First, feeding lanes in small waters are generally smaller than they are on their larger cousins. A pocket of water that runs two feet wide, four feet long, and three feet deep is a smaller area to fish than a pocket that is eight feet wide, twelve feet long, and five feet deep. On small waters fish are more confined in each pocket, that being said, there are generally more pockets than there are on larger rivers, which means more fishing opportunities, but that’s a discussion for another day. The fish are a lot more forgiving about depth and are more willing to move out of their initial food lane into another when a food item is presented.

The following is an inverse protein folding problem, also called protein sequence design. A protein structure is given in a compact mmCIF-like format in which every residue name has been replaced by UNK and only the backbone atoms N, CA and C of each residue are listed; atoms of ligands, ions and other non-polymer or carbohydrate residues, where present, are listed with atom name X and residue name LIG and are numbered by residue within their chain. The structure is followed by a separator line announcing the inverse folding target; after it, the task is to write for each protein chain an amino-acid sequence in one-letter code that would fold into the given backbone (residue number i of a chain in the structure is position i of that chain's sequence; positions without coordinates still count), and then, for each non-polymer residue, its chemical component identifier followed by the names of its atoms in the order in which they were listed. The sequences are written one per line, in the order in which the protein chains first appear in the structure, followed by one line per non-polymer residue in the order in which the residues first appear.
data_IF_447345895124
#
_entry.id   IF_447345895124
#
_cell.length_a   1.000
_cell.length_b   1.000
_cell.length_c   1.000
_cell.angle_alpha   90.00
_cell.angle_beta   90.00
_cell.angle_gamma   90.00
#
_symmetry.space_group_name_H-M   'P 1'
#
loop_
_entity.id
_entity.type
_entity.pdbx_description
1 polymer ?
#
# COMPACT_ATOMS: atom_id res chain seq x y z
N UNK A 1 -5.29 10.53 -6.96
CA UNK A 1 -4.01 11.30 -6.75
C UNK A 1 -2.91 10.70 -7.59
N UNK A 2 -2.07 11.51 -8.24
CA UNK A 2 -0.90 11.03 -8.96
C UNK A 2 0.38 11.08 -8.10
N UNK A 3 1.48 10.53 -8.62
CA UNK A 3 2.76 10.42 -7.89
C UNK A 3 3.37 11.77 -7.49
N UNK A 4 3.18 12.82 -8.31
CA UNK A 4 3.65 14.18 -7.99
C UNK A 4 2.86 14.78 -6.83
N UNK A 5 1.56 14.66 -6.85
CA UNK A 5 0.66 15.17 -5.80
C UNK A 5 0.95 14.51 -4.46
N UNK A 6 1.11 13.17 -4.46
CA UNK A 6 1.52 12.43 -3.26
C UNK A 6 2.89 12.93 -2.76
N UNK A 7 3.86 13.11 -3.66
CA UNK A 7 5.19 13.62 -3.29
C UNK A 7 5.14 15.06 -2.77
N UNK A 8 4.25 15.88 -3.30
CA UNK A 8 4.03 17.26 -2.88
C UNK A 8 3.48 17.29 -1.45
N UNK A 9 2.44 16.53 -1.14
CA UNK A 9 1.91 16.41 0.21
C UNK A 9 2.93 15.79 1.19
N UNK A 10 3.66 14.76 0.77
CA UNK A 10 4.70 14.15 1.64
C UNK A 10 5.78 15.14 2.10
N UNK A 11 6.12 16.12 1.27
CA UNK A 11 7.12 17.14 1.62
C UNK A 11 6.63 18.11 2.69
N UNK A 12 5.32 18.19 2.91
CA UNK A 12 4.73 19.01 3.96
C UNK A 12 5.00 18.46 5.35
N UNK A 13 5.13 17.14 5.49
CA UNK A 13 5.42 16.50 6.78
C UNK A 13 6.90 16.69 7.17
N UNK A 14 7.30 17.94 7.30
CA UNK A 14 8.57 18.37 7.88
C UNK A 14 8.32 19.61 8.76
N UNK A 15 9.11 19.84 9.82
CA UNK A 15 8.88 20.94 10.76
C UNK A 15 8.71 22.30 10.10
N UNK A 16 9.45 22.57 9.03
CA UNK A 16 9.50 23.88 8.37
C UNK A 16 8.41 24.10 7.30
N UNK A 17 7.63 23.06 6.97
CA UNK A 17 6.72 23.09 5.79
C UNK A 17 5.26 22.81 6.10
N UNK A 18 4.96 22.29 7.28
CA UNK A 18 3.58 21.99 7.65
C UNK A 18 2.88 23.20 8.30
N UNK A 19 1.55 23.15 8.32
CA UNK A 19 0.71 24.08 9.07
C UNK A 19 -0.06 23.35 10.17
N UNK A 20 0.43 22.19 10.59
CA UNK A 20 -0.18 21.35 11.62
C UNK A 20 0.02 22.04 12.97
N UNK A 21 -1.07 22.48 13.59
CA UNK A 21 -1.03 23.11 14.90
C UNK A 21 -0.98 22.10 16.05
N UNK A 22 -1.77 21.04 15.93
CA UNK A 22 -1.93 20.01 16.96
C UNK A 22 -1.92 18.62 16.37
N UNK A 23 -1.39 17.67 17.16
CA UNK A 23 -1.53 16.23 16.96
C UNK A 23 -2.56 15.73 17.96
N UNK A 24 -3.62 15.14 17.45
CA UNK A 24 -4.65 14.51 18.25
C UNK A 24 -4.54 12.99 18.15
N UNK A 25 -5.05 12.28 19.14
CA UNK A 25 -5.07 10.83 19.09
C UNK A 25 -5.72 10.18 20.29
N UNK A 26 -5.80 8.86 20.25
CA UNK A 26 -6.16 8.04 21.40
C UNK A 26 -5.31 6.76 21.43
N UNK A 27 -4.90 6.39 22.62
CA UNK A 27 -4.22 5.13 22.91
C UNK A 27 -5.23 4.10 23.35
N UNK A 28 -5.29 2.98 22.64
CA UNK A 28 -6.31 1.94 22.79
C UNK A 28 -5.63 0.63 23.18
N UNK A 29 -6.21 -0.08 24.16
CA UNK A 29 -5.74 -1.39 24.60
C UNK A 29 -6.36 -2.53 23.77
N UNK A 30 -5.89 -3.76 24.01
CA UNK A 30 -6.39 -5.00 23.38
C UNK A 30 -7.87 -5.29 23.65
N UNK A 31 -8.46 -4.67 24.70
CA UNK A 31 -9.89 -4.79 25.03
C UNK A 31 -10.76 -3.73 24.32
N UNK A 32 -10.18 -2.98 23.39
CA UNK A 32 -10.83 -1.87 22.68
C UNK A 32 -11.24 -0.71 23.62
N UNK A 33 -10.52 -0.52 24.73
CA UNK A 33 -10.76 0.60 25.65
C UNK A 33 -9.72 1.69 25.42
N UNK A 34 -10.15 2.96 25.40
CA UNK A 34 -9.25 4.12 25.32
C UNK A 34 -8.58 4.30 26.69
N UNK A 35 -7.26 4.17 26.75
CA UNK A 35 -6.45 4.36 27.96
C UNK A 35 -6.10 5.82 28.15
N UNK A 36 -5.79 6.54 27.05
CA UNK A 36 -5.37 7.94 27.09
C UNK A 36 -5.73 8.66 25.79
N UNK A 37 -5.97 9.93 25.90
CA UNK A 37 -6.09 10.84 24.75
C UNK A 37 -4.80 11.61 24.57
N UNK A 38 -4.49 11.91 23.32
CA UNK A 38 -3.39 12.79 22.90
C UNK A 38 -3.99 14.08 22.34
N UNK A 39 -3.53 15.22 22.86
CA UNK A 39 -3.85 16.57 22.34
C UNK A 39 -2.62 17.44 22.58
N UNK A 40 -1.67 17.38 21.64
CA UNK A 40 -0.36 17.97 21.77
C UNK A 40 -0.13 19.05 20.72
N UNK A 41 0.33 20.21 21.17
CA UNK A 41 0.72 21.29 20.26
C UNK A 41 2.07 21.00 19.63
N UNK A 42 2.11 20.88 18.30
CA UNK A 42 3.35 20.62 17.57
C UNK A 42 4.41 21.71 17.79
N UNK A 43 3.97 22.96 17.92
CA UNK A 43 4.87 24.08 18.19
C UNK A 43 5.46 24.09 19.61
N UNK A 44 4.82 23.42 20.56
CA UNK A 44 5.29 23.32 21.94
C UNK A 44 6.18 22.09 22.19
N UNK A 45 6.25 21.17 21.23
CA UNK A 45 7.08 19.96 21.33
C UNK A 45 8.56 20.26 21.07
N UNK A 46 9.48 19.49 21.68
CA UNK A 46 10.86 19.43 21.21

But, there is a secret to nymphing on Small Waters and we’re going to let you in on it. You have to use a bead head, and preferably a beadhead that is made out of tungsten. Why, you might ask. The pocket water that we fish on small waters is small and fast. Some of those pockets might be no more than a couple of feet long and a foot deep, the water is flowing through that pocket so fast that the nymph is out of it within two or three seconds of you throwing it into the top of the pocket. A beadhead is going to force that nymph down, and a tungsten bead is going to force it down faster than a brass bead. Even though fish on small waters are more opportunistic, they are still not going to take a nymph that is floating on the surface, they aren’t dumb.